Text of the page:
The subsidy system uses quotas for specific fuels based on a per litre price. In 2019 the value of subsidies was Rp85.7trn ($6bn), which is projected to fall to Rp70.5trn ($5bn) in 2020. Long-term reform plans include more targeted subsidies to ensure that only those who cannot afford to pay receive aid. The plan is structured to allow prices at the pump to increase, with rebates given to those qualified based on use.
Work is ongoing to reduce dependence on imported fuels by blending diesel with crude palm oil, with Indonesia positioned as the world’s top producer of the commodity (see Agriculture chapter). Biodiesel blends with 30% crude palm oil are in use, after the contribution was hiked from 20% in January 2020. The government’s goal is to further increase the concentration of crude palm oil in the future – potentially as high as 40%. The 30% blend – the highest mandatory mix in the world – is expected to reduce fuel import costs by Rp63trn ($4.4bn). Nevertheless, in late 2019 President Joko Widodo, better known as President Jokowi, announced that operators of trucks and state-owned power plants had reported that palm-oil blends can be harmful to machinery, particularly at higher concentrations. As a result, the MEMR revealed in early 2020 that testing is ongoing in order to improve performance.
Electricity is a priority sector for development, with the government seeking to enhance reliability in areas that already have services while also extending it to regions that lack supply. Electrification rates are at 100% in much of western Indonesia, but in less populated areas it is as low as 59.9%, according to PwC. In addition to accounting for the lion’s share of power generation and all transmission and distribution functions, PLN is the off-taker for all utility-scale independent power producers (IPPs). “Larger players wield considerable influence in the power sector, which makes it difficult for smaller companies to increase market penetration,” Henry Maknawi, president director of domestic firm Kencana Energy, told OBG. “Nevertheless, there are opportunities for the private sector in the fast-moving green energy industry.”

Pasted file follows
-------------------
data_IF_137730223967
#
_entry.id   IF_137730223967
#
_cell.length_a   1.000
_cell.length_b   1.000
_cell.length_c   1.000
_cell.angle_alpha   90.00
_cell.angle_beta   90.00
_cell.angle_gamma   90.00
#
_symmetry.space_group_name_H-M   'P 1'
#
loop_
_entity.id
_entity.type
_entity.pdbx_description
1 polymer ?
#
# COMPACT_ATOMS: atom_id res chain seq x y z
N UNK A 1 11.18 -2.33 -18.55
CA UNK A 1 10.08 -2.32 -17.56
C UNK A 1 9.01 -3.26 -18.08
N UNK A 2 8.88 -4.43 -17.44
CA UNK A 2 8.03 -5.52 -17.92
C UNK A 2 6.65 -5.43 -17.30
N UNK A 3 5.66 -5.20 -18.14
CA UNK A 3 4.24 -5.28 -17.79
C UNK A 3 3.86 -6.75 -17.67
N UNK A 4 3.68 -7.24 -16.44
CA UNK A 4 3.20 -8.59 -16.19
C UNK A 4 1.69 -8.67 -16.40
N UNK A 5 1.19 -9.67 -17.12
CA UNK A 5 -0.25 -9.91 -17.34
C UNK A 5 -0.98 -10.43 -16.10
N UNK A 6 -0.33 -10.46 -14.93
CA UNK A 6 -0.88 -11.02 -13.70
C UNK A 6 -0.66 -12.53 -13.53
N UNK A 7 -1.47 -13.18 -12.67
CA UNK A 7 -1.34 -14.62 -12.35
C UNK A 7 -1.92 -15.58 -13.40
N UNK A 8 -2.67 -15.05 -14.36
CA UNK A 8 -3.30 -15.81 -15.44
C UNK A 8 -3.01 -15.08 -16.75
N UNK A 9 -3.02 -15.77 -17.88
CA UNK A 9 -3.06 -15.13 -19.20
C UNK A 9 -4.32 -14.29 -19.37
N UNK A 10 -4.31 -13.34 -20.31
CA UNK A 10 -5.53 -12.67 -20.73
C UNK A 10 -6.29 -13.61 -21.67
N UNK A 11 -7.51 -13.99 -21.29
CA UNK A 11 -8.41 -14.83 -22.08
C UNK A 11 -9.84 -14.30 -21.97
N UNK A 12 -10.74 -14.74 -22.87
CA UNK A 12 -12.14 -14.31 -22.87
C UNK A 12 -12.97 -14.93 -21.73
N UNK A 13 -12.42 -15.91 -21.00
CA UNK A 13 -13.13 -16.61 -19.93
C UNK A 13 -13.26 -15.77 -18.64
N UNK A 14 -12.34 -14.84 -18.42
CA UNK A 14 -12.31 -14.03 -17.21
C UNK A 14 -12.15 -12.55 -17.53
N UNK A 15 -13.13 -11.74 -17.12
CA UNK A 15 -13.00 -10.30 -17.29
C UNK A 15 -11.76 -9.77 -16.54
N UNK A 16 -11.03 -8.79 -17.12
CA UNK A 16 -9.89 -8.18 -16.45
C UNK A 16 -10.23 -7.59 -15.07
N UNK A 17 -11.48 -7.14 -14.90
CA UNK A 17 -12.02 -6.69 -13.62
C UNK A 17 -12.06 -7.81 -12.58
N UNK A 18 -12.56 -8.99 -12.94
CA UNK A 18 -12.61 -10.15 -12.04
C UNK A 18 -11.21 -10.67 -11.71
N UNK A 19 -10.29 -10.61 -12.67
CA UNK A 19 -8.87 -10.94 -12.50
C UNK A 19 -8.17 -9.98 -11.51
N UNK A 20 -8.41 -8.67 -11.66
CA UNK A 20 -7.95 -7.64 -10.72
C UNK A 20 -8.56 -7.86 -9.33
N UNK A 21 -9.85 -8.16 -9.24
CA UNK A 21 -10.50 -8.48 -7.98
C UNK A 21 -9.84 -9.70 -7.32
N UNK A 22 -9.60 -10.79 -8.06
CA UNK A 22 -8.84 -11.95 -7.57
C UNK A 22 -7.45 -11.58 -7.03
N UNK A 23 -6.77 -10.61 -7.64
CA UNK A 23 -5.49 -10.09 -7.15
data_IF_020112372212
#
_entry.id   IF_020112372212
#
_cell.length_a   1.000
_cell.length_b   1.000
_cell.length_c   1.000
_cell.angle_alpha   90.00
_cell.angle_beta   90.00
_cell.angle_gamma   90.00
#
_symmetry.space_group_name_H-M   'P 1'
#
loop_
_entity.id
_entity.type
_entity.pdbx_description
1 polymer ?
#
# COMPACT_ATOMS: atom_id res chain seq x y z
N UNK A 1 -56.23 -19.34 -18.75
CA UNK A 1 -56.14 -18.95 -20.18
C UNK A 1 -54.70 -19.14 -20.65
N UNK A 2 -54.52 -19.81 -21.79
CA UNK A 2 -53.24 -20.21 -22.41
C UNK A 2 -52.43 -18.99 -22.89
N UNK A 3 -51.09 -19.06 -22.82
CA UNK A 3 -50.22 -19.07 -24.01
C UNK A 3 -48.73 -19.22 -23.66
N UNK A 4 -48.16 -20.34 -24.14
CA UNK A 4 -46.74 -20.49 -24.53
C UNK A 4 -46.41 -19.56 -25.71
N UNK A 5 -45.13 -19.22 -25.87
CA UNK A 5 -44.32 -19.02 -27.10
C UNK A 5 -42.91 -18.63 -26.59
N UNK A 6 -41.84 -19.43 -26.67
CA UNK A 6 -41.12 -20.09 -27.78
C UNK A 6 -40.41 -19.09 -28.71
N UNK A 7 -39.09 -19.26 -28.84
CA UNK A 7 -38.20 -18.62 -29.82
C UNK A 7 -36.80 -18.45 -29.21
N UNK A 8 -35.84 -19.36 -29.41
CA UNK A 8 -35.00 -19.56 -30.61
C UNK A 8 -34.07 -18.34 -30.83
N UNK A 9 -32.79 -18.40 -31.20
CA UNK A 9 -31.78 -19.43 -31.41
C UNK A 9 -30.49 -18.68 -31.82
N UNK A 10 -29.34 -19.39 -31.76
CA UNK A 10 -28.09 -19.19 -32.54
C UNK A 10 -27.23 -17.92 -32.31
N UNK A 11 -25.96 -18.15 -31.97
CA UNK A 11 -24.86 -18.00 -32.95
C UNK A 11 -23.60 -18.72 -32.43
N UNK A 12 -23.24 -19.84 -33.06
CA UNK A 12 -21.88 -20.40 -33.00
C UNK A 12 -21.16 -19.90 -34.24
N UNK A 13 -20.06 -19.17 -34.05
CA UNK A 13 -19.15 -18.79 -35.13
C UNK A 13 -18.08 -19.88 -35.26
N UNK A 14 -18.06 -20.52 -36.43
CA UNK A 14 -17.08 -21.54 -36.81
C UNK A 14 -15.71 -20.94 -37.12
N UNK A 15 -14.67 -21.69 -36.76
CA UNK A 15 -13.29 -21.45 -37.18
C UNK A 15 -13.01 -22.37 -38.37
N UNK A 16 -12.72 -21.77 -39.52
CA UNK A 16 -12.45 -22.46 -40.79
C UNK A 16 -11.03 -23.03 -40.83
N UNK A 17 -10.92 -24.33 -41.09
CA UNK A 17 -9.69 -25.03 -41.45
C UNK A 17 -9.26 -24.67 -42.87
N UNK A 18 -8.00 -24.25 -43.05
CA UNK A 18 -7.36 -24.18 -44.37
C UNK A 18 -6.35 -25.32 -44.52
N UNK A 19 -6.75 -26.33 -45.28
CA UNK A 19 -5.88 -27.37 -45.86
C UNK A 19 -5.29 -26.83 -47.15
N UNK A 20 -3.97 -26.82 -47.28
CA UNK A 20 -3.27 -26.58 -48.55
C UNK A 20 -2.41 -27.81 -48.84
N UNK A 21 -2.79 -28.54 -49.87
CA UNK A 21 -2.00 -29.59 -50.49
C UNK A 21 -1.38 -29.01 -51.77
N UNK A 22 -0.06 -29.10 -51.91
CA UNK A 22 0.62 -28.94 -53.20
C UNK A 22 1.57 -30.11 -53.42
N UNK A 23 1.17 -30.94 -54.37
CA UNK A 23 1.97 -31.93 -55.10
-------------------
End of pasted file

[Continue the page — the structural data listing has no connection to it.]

Installed generation capacity stood at 64.9 GW in 2018. Of this, 62.3 GW was on-grid capacity, up from 31.5 GW a decade earlier. On-grid production stood at 267.1 GWh in 2018, of which 188.7 GWh was sourced from PLN plants. PLN purchased the remainder, or 29.4% of supply, from IPPs. Large-scale users can build their own capacity and sell excess to the grid, while IPPs can sell directly to consumers in a set area, subject to licensing and tariff approval from the relevant authorities. Moving forwards, the state anticipates greater private sector participation in generation, with new capacity coming primarily from IPPs. However, investors in renewables have reported some difficulty in securing project approval from PLN as renewables often are more expensive to produce than coal-fired energy.
Current plans include increasing coal-fired thermal power to make use of Indonesia’s abundance of coal deposits and the low cost of using these. While the share of new and renewable energy in the energy mix has been targeted to reach 23% by 2025, as of 2019 only 13% of power was derived from such sources. Considering the slow progress made towards the 2025 target, some stakeholders want to see reforms accelerated to incentivise renewable energy investment and usage, such as a progressive feed-in-tariff scheme.